The Power of Layout

Last month, Caroline Jarnett presents a not too uncommon problem of what the Cancel button should do in a tabbed dialog –should it cancel all changes to the dialog box, or just the changes to the current panel? Her answer: the button does what it’s labeled to do:

If the button cancels the window, removing all changes then it should be labeled … “Cancel and remove all changes.” …If the button cancels the changes on the current panel then we should label it: “Cancel the changes on this panel” (or whatever users say when they describe what it does).

Slick. Solving the problem by solving a different problem than the one stated. Rather Normanesque. Longer, more descriptive labels have their place, especially for unusual actions and/or novice users (e.g., a web app, where standards are lacking or cannot be trusted). In some applications, just adding a single word to a label can make all the difference. Take for example this fictional dialog:

Dialog with tabs for Services, Application, and Duck. Duck tab includes Permitted Actions frame around some checkboxes

If there were a button that said “Default” we may not know what to expect. But if it said “Default Options” or “Default Duck” or even “Default Actions,” ambiguity would be reduced.

Problems with Long Labels

But there is a disadvantage with a longer label. It takes time to read, and even experts better read it because the very fact that it is long tells them that it is doing something non-standard that needs explanation (e.g., maybe it’s going to say “Cancel and email suggestive photos to your boss”). Even worse, when the caption is too long, even new users tend to skip right over it, defeating the entire purpose of a long caption. Loading your UI with lots of documentation is a great way to overwhelm your user. On the other hand if the user sees a “Cancel” button, they know at a glance it means revert-to-what-things-were-and close-window-never-mind. That’s a lot of words effectively communicated by six letters.

If you are going to use longer labels, you are almost certainly using a nonstandard label, so you most definitively need to gather data from users to get the wording. Jarnett’s suggested labels above, for example, may be easily misinterpreted. “Cancel and remove all changes”: define “all.” All changes I made since I opened the window? All changes I ever made in the window? All changes in my document too? “Cancel the changes on this panel”: what’s a “panel”? The only way to know is to test, and there’s no guarantee you’ll find a clear winner.
Button with entirely too long caption

Communicating by Proximity

Well, if you have to study the users to get the wording, you might as well study the users to look for an alternative that doesn’t have the disadvantage of slowing users down. Often graphics or layout can be employed to more effectively set expectations than words. Among the most powerful means to do this is proximity: associated controls are placed close to together. Graphic borders or frames may also be used to reinforce the association. In this case, I would think user expectations would depend on the placement of the button. A button in the panel or frame affects only the controls in that panel or frame. A button outside the tab control in the window margin affects the entire window. Compare the following placements of a Default button:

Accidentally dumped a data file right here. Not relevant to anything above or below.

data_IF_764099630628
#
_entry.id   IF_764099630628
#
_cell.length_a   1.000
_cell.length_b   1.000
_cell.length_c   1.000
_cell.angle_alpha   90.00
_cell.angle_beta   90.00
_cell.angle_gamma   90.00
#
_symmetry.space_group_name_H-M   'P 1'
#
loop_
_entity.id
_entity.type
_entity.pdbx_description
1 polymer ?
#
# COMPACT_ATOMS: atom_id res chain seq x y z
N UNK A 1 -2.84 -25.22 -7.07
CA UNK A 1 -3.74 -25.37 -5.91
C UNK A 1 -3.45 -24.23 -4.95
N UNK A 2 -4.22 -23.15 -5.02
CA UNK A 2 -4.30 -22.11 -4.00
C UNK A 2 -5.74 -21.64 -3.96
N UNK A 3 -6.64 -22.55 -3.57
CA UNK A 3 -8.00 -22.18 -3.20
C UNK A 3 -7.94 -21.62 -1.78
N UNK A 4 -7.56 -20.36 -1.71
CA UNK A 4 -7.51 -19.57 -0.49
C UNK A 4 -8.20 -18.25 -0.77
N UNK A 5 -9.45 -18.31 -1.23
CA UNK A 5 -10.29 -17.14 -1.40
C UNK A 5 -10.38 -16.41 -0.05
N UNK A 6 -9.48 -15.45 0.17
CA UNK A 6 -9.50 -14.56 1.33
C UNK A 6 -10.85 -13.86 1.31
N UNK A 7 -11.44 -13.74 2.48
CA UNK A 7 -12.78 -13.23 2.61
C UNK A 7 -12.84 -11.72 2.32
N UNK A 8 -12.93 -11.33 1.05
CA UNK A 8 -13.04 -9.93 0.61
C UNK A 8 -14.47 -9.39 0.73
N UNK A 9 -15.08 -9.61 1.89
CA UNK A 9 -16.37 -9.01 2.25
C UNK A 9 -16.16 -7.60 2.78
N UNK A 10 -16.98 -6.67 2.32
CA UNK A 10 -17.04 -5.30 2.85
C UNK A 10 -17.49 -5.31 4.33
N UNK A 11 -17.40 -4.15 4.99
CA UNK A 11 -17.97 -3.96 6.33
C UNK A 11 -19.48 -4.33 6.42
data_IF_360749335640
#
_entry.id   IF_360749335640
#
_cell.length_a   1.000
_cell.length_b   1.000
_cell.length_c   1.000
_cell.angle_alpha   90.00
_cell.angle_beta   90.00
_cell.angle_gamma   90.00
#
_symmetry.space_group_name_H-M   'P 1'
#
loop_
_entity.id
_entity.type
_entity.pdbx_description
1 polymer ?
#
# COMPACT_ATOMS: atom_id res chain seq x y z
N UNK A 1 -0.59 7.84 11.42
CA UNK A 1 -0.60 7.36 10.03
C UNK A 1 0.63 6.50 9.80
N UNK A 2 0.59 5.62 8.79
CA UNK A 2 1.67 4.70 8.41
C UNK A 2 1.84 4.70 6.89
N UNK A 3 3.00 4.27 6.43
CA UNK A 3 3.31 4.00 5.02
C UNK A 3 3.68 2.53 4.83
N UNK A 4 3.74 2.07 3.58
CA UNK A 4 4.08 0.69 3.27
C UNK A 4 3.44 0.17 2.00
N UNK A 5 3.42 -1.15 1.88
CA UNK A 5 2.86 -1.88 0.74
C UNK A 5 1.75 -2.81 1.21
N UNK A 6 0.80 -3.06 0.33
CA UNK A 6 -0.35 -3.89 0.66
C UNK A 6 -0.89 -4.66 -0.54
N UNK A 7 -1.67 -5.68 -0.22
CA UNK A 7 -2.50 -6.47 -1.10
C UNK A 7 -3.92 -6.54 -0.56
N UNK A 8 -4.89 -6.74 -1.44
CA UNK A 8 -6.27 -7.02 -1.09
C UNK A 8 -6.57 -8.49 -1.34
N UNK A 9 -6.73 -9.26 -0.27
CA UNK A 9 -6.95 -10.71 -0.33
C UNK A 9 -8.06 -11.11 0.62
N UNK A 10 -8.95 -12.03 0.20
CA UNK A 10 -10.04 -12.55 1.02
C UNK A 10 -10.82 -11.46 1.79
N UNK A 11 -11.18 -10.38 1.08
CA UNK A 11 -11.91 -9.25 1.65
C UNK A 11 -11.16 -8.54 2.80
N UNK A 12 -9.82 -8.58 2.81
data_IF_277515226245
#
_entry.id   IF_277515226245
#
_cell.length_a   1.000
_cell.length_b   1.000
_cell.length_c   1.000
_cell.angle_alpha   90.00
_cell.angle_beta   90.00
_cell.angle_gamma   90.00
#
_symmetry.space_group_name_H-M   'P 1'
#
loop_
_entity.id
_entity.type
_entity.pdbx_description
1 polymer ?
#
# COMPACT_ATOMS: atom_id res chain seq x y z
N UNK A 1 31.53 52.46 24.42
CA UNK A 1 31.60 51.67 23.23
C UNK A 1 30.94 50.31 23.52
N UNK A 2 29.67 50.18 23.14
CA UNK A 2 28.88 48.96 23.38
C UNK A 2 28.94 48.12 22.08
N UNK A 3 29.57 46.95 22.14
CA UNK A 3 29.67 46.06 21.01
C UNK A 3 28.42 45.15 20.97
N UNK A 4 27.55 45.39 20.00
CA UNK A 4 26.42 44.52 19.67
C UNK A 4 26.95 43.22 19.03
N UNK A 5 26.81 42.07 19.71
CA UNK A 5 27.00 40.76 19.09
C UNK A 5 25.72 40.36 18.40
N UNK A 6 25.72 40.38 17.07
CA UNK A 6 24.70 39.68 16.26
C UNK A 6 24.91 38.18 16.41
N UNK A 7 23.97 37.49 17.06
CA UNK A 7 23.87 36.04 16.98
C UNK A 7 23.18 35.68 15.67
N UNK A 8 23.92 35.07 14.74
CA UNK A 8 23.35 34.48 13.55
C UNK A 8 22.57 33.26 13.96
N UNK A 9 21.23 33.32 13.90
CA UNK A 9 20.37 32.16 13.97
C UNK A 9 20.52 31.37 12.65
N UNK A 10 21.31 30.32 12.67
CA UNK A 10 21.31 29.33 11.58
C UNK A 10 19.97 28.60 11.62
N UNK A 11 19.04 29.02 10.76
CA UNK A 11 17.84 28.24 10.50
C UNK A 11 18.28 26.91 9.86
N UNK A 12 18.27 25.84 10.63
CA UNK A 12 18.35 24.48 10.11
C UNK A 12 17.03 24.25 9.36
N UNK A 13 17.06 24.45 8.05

Dialogs with default button in the window margin, in a panel, and in a frame

The advantage of this approach over long button captions is less visual clutter and reading to slow the user down. At a glance the functionality is indicated without little or no conscious thinking. One picture equals one kiloword.

But What about the Cancel Button?

Well, first of all, a button labeled “cancel” by standard reverts all changes and closes the dialog. By considering the capabilities and principles the UI should support, it’s clear what Cancel does and where it should be placed. If Cancel were to revert only the current panel, how does a user revert another panel in addition to the current panel? They can’t, because the Cancel button closed the window. If you designed the dialog that way, you’d have made an internally inconsistence and intolerant UI: it requires explicit user approval from some changes, but not others; it fails to provide a complete undo capability. Bzzz. I’m sorry, thanks for playing.

So the answer must be that a Cancel button reverts all changes on all panels before closing the window.

Dialog with OK and Cancel in window margin

But what if user testing indicates you should have a capability to revert changes on an individual panel? Well, first of all, that might be a sign that you should have each panel be a separate dialog, rather than stacking them all in one with a tab control. But if you keep the tab control and need to revert individual panels, then the button is labeled “Reset,” and it should not close the window. You can have a Reset button on each page along with OK-Cancel in the margin. If you have Cancel (“don’t apply anything, whether I changed anything or not”), you have to have OK or equivalent (i.e., “take these (remaining) inputs and apply them”). Or, if this is an “instant apply” dialog box, where changes are immediately represented in the underlying primary window (not a bad idea for Options, by the way), then you can get away with just a Close button.

Dialog with Reset button in a panel and Close button in the margin

Cancel or Reset. So I guess Jarnett is right. The button does what it says it does.

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